With respect to the consumption and loss of reagents and fluids in current automated clinical analyzers, a common feature of these analyzers is that they include various reagents within the device itself or are located near the device for dispensing. Is to contain various reagents. In these systems, liquid reagents in bulk form are selected for various types of tests to be performed on test specimens and stored in or near the device. Current automatic analyzers include a reagent supply device, such as a pump, together with a valve, a control mechanism, and a dispensing mechanism so that different reagents can be mixed depending on the type of test to be performed. For example, the above-mentioned Abbott IMx(R)Certain of these current analyses, such as analyzers, automatically perform all the steps necessary to analyze a test sample, and these steps ensure that the test is performed and complete to produce valid results. Multiple checks of the subsystem are included as well. Especially Abbott IMx(R)In, the quantification of the fluorescence intensity in the MEIA method and the polarization in the FPIA method and the final data reduction are fully automated on the analyzer, the results are printed by the analyzer and the data is collected automatically Can be accessed by the laboratory computer through any suitable means. Abbott IMx(R)This various aspects of current automated clinical analyzers, such as, help limit the consumption and loss of reagents and fluids and provide other benefits. However, even with these advantages, it is desirable to improve reagent and fluid consumption and loss in an analytical system. Furthermore, the combination of such improvements in consumption and loss with continuous operation, accuracy of results, and ease of use of test menus would greatly improve the prior art.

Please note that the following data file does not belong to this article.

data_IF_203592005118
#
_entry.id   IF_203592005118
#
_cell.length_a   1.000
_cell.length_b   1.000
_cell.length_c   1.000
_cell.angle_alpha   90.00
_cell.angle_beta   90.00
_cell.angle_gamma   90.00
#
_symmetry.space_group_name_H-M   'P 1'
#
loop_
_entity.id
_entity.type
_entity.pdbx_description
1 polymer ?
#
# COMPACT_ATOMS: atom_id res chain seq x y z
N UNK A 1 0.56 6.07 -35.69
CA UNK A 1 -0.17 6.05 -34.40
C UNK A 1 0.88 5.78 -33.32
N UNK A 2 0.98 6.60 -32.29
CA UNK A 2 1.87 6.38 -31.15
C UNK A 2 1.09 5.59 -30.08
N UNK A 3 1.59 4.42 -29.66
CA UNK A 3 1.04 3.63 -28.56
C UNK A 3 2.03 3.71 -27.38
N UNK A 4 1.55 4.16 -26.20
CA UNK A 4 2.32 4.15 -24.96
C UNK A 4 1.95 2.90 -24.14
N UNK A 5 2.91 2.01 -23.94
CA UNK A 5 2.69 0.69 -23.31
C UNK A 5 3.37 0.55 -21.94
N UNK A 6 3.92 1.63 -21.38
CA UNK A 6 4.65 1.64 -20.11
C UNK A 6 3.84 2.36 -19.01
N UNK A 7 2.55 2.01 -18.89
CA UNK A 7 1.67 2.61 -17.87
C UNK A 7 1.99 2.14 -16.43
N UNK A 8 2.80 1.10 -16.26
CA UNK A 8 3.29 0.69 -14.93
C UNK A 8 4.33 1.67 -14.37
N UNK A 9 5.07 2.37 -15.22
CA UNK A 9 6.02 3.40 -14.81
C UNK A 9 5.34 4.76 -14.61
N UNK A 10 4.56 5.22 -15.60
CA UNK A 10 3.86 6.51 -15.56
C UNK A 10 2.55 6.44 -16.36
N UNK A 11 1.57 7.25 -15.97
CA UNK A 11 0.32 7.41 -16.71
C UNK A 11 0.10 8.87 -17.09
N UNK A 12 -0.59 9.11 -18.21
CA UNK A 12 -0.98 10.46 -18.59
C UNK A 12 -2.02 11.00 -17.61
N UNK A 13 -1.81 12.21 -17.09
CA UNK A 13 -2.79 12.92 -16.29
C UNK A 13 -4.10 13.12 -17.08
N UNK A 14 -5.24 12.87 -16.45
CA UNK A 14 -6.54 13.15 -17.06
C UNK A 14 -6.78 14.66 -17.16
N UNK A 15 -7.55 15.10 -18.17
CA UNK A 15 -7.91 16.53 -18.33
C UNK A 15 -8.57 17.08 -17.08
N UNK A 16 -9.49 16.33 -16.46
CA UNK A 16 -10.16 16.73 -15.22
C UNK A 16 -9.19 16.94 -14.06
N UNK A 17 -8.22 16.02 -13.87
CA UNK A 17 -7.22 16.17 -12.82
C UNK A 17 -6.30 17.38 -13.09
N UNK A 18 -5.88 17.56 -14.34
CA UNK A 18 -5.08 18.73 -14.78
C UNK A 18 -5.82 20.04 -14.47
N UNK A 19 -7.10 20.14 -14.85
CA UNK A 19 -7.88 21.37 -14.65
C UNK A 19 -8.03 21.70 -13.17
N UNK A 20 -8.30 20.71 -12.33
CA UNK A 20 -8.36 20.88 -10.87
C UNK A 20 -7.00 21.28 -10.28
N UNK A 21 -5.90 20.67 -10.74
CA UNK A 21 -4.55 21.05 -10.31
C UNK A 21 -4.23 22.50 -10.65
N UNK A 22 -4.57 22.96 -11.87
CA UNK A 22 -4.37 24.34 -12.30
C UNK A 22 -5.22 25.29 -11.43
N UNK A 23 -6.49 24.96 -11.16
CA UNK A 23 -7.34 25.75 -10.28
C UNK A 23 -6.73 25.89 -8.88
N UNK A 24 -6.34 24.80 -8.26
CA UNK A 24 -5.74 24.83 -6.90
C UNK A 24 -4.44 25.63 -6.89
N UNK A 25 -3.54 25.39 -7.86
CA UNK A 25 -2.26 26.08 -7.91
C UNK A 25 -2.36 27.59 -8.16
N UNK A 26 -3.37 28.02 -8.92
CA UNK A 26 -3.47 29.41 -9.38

[0008]